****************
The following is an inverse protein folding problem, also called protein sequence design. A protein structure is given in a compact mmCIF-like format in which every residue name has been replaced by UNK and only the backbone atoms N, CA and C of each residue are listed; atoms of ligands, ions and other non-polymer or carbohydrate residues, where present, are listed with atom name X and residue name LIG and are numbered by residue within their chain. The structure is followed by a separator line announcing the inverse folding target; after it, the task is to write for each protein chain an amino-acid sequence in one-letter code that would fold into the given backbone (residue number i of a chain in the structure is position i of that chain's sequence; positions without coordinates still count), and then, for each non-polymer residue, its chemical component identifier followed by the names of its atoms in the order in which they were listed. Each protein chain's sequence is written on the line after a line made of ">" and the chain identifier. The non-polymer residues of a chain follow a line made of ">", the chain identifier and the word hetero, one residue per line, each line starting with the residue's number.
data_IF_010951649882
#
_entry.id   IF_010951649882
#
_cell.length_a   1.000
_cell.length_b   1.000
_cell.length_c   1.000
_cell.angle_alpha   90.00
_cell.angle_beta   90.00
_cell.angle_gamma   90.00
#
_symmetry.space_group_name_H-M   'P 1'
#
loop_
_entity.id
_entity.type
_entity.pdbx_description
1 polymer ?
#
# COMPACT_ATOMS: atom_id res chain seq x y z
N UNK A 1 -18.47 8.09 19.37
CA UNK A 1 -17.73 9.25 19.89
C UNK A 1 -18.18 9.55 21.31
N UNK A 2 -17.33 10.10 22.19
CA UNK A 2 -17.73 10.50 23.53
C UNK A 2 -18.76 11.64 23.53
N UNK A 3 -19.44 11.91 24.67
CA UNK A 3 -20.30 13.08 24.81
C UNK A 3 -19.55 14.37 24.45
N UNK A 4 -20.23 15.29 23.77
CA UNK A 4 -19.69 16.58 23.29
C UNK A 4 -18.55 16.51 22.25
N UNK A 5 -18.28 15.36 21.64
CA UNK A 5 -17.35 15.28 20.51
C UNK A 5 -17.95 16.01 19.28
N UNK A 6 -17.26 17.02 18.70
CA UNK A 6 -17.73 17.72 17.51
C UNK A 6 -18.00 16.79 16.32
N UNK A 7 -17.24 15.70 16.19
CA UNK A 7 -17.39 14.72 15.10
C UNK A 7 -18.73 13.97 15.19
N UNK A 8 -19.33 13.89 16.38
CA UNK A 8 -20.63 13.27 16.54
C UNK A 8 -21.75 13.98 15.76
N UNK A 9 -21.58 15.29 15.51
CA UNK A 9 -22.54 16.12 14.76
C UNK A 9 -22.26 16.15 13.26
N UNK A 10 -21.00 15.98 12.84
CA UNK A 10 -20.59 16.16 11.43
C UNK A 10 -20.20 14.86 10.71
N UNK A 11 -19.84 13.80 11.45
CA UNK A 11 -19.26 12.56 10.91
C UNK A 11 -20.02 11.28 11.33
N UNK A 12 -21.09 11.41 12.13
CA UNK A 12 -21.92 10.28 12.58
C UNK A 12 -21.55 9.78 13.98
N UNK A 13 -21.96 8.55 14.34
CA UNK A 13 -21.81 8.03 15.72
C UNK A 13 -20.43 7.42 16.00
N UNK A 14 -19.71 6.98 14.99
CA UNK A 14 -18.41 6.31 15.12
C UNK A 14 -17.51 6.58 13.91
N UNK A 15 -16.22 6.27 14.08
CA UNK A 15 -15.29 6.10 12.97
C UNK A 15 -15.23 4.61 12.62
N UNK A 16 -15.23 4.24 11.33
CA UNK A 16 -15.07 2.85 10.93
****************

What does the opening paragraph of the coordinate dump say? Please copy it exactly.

The following is an inverse protein folding problem, also called protein sequence design. A protein structure is given in a compact mmCIF-like format in which every residue name has been replaced by UNK and only the backbone atoms N, CA and C of each residue are listed; atoms of ligands, ions and other non-polymer or carbohydrate residues, where present, are listed with atom name X and residue name LIG and are numbered by residue within their chain. The structure is followed by a separator line announcing the inverse folding target; after it, the task is to write for each protein chain an amino-acid sequence in one-letter code that would fold into the given backbone (residue number i of a chain in the structure is position i of that chain's sequence; positions without coordinates still count), and then, for each non-polymer residue, its chemical component identifier followed by the names of its atoms in the order in which they were listed. Each protein chain's sequence is written on the line after a line made of ">" and the chain identifier. The non-polymer residues of a chain follow a line made of ">", the chain identifier and the word hetero, one residue per line, each line starting with the residue's number.